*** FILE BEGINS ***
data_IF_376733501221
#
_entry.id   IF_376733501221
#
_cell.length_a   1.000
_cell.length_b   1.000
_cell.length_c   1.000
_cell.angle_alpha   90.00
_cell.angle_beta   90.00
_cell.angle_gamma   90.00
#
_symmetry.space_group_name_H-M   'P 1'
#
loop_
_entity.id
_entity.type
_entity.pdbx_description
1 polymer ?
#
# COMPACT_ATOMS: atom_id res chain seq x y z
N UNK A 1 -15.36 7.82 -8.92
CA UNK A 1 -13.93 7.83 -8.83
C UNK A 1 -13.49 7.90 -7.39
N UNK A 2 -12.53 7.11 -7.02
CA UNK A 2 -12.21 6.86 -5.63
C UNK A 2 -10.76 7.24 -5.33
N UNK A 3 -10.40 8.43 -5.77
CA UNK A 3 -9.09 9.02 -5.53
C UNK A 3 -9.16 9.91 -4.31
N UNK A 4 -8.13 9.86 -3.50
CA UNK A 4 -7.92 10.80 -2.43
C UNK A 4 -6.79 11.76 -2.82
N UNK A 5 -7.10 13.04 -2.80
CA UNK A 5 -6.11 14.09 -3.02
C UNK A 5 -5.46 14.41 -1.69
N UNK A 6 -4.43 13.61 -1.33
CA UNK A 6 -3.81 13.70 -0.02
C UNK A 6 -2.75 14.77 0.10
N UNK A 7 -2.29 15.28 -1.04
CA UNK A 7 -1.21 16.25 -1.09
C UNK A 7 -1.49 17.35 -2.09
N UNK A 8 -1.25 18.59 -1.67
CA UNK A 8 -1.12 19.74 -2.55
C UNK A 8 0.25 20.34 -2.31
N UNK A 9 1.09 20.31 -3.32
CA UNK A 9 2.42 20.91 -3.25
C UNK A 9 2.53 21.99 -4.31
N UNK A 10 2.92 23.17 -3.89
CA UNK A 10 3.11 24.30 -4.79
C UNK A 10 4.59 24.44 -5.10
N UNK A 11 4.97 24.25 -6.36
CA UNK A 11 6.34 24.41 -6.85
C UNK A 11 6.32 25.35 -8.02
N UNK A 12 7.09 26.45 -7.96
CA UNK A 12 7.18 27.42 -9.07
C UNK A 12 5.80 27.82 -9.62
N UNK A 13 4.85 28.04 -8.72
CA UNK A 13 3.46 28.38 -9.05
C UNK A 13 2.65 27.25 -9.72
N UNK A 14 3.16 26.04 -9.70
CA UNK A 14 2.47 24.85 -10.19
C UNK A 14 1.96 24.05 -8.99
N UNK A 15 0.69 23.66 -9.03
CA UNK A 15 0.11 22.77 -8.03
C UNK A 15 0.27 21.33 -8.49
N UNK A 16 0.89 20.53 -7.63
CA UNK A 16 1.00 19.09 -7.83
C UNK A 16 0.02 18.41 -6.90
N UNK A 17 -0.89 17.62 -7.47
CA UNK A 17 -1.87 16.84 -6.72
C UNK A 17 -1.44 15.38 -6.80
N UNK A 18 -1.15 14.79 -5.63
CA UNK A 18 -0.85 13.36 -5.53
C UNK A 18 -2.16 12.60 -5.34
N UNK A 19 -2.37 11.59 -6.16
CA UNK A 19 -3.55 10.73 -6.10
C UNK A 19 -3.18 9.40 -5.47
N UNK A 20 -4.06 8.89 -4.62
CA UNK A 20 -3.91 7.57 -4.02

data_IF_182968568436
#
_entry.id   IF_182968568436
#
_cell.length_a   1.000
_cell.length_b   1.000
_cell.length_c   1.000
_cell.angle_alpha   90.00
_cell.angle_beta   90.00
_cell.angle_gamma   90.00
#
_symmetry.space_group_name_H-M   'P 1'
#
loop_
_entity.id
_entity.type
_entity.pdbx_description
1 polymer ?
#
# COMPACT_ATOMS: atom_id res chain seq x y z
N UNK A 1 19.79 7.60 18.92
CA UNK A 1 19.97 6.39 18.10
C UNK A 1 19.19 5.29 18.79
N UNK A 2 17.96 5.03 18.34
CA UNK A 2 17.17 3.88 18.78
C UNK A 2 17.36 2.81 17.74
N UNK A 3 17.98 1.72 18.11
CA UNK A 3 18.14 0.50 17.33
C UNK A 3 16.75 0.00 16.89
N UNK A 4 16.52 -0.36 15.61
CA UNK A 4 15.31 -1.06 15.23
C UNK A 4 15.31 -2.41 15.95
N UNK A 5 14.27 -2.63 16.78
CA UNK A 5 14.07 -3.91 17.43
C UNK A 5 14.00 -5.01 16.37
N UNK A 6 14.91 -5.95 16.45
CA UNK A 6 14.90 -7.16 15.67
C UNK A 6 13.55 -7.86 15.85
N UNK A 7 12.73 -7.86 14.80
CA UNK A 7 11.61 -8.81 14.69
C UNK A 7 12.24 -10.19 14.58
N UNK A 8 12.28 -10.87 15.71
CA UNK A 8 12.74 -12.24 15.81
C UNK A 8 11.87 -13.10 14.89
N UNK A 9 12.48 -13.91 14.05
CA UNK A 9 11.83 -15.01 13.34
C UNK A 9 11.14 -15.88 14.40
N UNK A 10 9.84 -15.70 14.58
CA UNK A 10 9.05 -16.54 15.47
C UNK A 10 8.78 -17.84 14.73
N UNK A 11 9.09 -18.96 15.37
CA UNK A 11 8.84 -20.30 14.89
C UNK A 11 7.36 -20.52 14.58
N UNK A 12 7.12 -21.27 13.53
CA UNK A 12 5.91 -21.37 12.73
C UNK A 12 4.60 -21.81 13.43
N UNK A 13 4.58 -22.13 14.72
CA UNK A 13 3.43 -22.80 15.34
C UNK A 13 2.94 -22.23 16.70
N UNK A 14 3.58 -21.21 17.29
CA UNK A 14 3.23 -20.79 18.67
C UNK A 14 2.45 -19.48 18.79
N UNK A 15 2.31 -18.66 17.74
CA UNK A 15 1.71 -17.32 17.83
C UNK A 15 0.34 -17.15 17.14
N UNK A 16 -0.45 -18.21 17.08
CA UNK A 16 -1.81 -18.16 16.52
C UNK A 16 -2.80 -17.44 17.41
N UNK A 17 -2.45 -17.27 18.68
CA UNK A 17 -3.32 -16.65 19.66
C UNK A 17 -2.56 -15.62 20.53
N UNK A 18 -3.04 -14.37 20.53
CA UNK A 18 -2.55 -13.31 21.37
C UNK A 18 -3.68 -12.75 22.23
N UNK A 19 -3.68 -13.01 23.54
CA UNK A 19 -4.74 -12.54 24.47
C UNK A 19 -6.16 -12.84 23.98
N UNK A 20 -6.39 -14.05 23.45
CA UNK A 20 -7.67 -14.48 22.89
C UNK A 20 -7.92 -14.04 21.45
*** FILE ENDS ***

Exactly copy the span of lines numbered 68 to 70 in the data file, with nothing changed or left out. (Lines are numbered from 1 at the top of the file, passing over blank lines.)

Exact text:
C UNK A 16 0.02 18.41 -6.90
N UNK A 17 -0.89 17.62 -7.47
CA UNK A 17 -1.87 16.84 -6.72